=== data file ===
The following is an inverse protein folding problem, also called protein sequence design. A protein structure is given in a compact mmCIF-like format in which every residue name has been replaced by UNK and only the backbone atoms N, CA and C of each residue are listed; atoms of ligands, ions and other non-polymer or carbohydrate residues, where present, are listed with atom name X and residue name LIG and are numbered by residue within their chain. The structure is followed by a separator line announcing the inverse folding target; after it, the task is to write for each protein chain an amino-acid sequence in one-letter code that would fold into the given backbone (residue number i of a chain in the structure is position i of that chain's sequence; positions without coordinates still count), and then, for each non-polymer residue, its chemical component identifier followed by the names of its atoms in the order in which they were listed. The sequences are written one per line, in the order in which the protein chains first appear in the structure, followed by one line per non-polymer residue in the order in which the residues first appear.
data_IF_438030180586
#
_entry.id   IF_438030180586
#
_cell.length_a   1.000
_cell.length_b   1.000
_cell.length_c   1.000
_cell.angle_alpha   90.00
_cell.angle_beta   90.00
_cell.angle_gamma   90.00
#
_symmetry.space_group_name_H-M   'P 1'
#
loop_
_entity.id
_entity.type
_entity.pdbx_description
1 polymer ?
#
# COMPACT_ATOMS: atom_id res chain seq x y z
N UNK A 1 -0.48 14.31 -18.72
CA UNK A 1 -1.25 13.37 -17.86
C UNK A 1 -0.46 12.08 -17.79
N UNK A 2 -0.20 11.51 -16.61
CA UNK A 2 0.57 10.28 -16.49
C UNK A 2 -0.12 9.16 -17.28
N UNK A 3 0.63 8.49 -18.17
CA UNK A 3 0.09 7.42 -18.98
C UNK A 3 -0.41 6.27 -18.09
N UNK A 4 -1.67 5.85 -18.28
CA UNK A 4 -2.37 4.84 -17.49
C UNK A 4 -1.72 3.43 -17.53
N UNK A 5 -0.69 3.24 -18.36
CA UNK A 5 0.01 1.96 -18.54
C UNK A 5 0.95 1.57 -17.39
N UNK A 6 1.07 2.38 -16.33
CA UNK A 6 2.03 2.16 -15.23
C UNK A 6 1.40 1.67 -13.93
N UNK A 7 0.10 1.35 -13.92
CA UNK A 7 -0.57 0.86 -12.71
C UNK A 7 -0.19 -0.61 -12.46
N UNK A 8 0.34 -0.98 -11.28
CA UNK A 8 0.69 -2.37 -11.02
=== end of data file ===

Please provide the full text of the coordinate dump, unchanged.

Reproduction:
The following is an inverse protein folding problem, also called protein sequence design. A protein structure is given in a compact mmCIF-like format in which every residue name has been replaced by UNK and only the backbone atoms N, CA and C of each residue are listed; atoms of ligands, ions and other non-polymer or carbohydrate residues, where present, are listed with atom name X and residue name LIG and are numbered by residue within their chain. The structure is followed by a separator line announcing the inverse folding target; after it, the task is to write for each protein chain an amino-acid sequence in one-letter code that would fold into the given backbone (residue number i of a chain in the structure is position i of that chain's sequence; positions without coordinates still count), and then, for each non-polymer residue, its chemical component identifier followed by the names of its atoms in the order in which they were listed. The sequences are written one per line, in the order in which the protein chains first appear in the structure, followed by one line per non-polymer residue in the order in which the residues first appear.
data_IF_438030180586
#
_entry.id   IF_438030180586
#
_cell.length_a   1.000
_cell.length_b   1.000
_cell.length_c   1.000
_cell.angle_alpha   90.00
_cell.angle_beta   90.00
_cell.angle_gamma   90.00
#
_symmetry.space_group_name_H-M   'P 1'
#
loop_
_entity.id
_entity.type
_entity.pdbx_description
1 polymer ?
#
# COMPACT_ATOMS: atom_id res chain seq x y z
N UNK A 1 -0.48 14.31 -18.72
CA UNK A 1 -1.25 13.37 -17.86
C UNK A 1 -0.46 12.08 -17.79
N UNK A 2 -0.20 11.51 -16.61
CA UNK A 2 0.57 10.28 -16.49
C UNK A 2 -0.12 9.16 -17.28
N UNK A 3 0.63 8.49 -18.17
CA UNK A 3 0.09 7.42 -18.98
C UNK A 3 -0.41 6.27 -18.09
N UNK A 4 -1.67 5.85 -18.28
CA UNK A 4 -2.37 4.84 -17.49
C UNK A 4 -1.72 3.43 -17.53
N UNK A 5 -0.69 3.24 -18.36
CA UNK A 5 0.01 1.96 -18.54
C UNK A 5 0.95 1.57 -17.39
N UNK A 6 1.07 2.38 -16.33
CA UNK A 6 2.03 2.16 -15.23
C UNK A 6 1.40 1.67 -13.93
N UNK A 7 0.10 1.35 -13.92
CA UNK A 7 -0.57 0.86 -12.71
C UNK A 7 -0.19 -0.61 -12.46
N UNK A 8 0.34 -0.98 -11.28
CA UNK A 8 0.69 -2.37 -11.02